The Ambassadors Academy is an opportunity for manufacturing professionals to share best practice and learn how to improve communication and operations within their organisations. Take the Ambassador’s quiz to find out if it’s is right for you.

Written by Nathanial Marshall, Practitioner at LI Europe

The world is full of information – more data has been created in the last 5 years than in the entire previous history of human existence. While this may seem like an excess of information, data is essential for the world economy and for business.

For example, GDP (Gross Domestic Product) is the typical yardstick to measure a country’s economic performance. But did you know that this wasn’t used as standard until after the Wall Street Crash of 1929? It was then decided that a country’s output and value would be a good measurement of economic performance and could help prevent future economic catastrophe.

In business, we must collect data so that we can measure performance. However, it is not enough to simply collect the data, we need to ensure it is clearly presented so that our teams understand when they are performing well.

Visual management is an excellent way of communicating information, and some of the best illustrations of this are in sport.

Take cricket for example – Jofra Archer is running in and bowling to the Aussie Batsmen at 90mph, and the ball hits the player on the leg pad.  Archer appeals to the umpire for leg before wicket. The umpire raises a single finger to give the batsman, the crowd and the viewers at home a clear visual signal that the player is out.

And while hand signals are used in cricket, other sports such as football use red and yellow cards as visual cues.

So how can we apply visual management to business? What simple cues can be used to let teams know whether they are meeting KPIs?

I was recently working with a steel manufacturer that wanted to improve their output following a move to a new factory. They knew at the end of the day how many products they had produced, but how useful is that information to them once the day is finished? How would they know where and when the performance was? Was it consistent on an hourly basis, or was it a day with peaks and troughs of productivity?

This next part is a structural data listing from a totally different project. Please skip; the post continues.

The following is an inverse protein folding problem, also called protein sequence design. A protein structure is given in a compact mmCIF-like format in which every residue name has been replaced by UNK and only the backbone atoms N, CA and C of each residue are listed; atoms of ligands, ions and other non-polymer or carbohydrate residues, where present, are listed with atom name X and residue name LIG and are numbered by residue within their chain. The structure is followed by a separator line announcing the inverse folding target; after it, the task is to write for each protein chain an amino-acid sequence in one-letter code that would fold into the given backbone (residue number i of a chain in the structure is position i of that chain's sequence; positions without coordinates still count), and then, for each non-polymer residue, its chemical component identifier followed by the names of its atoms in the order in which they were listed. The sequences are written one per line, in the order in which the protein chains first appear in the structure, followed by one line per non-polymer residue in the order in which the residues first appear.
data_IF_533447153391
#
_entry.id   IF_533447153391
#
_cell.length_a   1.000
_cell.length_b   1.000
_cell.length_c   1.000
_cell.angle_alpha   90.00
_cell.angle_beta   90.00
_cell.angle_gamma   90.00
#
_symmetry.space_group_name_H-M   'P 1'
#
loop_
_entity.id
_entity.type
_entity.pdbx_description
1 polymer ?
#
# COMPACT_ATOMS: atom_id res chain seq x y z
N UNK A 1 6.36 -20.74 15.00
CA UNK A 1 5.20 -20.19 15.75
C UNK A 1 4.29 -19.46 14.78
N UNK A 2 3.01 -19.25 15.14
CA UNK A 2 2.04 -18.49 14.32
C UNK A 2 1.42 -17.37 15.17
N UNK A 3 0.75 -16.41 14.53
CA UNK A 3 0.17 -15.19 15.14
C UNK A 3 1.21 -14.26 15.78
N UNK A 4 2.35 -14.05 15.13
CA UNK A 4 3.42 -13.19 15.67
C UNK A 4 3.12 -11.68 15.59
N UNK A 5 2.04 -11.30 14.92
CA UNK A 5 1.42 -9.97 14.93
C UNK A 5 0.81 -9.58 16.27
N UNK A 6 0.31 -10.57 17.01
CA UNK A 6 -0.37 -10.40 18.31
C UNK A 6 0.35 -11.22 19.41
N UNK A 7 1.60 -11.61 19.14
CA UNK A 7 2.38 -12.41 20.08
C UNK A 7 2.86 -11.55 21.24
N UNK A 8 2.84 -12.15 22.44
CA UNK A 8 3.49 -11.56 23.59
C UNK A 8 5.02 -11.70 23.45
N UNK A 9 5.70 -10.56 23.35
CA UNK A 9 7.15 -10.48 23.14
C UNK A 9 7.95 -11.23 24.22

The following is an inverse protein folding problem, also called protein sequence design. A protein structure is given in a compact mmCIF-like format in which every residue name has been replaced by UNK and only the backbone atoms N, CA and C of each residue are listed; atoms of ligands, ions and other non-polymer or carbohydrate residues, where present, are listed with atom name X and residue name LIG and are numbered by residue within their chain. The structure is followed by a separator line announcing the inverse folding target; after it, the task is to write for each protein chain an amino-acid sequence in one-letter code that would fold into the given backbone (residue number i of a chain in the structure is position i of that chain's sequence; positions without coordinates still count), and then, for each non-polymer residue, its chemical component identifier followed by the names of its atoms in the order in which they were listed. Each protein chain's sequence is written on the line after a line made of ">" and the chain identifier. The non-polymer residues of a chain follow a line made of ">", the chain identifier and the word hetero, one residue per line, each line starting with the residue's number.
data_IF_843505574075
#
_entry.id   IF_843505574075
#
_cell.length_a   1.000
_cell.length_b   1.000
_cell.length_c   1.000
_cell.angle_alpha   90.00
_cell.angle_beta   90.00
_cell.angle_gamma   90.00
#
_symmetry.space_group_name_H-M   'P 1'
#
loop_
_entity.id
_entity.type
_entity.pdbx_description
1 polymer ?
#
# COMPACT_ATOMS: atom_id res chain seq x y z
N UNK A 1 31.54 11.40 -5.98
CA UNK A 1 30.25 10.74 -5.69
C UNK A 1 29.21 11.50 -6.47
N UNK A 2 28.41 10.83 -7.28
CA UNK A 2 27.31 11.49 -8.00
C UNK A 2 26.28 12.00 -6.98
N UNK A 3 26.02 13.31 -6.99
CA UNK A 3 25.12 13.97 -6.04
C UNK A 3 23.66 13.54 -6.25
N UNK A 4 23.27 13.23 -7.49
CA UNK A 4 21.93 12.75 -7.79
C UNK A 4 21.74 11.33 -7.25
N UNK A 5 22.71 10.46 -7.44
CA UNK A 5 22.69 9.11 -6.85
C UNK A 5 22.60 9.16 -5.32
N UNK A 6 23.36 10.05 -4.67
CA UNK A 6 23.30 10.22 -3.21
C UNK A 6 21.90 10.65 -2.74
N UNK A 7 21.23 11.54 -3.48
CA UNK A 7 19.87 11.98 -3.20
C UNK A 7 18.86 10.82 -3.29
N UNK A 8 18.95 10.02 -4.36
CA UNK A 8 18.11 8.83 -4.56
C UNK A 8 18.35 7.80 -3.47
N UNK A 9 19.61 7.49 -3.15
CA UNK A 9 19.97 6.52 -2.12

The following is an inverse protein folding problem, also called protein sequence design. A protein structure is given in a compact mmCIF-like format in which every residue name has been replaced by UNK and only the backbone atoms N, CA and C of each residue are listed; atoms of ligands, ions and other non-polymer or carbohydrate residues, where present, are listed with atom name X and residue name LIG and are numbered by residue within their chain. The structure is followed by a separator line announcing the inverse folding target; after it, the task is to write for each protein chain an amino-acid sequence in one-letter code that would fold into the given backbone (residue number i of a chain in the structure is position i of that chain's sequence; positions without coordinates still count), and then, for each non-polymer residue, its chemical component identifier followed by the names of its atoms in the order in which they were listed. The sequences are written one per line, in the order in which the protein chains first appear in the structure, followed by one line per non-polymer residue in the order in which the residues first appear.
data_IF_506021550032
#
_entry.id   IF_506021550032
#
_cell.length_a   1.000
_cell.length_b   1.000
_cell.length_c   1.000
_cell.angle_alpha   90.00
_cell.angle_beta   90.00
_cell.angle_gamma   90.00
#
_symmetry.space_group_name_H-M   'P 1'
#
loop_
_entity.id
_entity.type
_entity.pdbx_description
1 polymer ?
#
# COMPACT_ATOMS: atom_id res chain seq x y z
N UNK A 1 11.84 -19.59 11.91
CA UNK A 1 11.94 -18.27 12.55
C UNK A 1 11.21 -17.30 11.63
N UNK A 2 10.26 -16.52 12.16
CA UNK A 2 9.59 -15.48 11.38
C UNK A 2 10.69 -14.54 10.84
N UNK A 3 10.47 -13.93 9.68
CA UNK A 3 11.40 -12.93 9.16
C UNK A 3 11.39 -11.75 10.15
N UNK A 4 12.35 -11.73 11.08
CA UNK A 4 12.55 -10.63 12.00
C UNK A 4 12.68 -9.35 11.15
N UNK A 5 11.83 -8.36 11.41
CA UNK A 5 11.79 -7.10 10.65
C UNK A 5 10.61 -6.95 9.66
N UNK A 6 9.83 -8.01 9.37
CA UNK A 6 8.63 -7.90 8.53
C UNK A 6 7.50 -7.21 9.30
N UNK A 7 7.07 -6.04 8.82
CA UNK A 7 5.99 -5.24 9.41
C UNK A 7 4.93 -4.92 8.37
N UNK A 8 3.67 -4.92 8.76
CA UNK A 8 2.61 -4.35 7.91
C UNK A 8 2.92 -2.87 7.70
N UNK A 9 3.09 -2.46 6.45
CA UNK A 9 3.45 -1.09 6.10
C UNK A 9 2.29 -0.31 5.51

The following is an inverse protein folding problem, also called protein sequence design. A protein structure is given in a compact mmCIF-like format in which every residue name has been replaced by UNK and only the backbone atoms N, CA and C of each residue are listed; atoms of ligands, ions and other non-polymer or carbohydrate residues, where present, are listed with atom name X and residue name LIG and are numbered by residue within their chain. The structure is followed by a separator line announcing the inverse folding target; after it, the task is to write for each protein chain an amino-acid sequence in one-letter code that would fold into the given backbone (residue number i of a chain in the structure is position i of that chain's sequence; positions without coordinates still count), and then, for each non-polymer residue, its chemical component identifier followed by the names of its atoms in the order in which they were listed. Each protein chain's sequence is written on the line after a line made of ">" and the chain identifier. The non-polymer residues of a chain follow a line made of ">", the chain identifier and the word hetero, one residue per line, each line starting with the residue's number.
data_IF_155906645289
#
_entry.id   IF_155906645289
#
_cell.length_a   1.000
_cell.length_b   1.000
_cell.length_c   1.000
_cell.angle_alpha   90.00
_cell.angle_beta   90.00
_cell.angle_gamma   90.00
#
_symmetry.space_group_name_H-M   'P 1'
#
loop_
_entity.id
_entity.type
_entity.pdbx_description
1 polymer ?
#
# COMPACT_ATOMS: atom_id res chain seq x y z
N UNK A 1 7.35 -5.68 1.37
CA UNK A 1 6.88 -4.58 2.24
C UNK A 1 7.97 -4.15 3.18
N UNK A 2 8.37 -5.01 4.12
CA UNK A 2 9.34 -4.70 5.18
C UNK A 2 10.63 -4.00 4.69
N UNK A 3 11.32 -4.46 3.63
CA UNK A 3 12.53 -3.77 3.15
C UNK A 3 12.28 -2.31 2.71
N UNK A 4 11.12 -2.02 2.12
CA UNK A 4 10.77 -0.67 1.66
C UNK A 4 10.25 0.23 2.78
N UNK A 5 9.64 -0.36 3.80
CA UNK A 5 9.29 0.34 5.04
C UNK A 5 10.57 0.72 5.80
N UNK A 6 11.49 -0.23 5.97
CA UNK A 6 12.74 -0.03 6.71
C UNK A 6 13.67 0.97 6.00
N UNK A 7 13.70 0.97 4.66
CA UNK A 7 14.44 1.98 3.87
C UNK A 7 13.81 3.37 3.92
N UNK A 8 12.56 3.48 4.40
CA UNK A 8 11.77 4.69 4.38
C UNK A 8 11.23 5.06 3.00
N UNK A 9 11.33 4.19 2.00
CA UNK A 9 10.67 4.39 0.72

One of the first things we did was introduce an hourly performance tracker board (short interval control).  We asked the line crew to complete it every hour to visually demonstrate how many products that line had produced in that hour. They were given red and green pens to clearly show if this was at the pre-defined target or not.

Looking at the performance of the factory the following week, output improved by 20%. Nothing else had been changed apart from the introduction of visual boards.

I asked the operator how the line had improved. “I am showing everyone in the factory how we are performing; I want to make sure we perform well and have green on that board every hour,” she told me.

That simple visual tool had automatically improved the level of engagement as well as ownership for the improvement.

As well as the initial uplift in performance, it allowed us to understand the reasons for poor-performing hours and put plans in place to correct and improve. All with the input and engagement of the team who were providing the information in the first place. 

The initial level of engagement continued and unlocked some potential amongst the shop floor employees who wanted to learn focused improvement techniques.  We supported this with a course of FMCG Lean Sigma Yellow Belts. The factory continues to go from strength to strength on its improvement journey, and we are now supporting the completion of FMCG Green Belts.

What this example shows is that improvement can come through small steps. You don’t have to implement huge major changes across the entire organisation in one swoop. The true definition of engagement is people giving discretionary effort to improve performance.

If you’d like to learn more about how LI can help you improve performance, get in touch with one of our expert consultants. You might be surprised at how quickly you can get results with just a few simple changes.

Check out the different ways LI Europe can work with you to improve factory performance

Written by Erica Bassford, Head of Aspire, LI Europe Ltd

I recently attended a county schools’ athletics meet for eight to ten-year-olds. I was watching the long jump competitors, and as the children took turns, I noticed an interesting difference in how they approached the task.

The first child took his place at the top of the track, waited for the all clear and ran as fast as he could before taking off. He recorded a decent jump of 2.5m, but he was unable to repeat the same success with his second jump. It was clear that he had a lack of experience and repeatability.

The next child had a completely different approach. He carefully paced backwards from the jump board to determine his optimal start position. He was focused and knew what he needed to do to maximise his performance. Just like the first child, he ran at a good pace, but he achieved a much longer jump; an impressive 3.8m. What was more impressive was his ability to repeat his performance on his second attempt.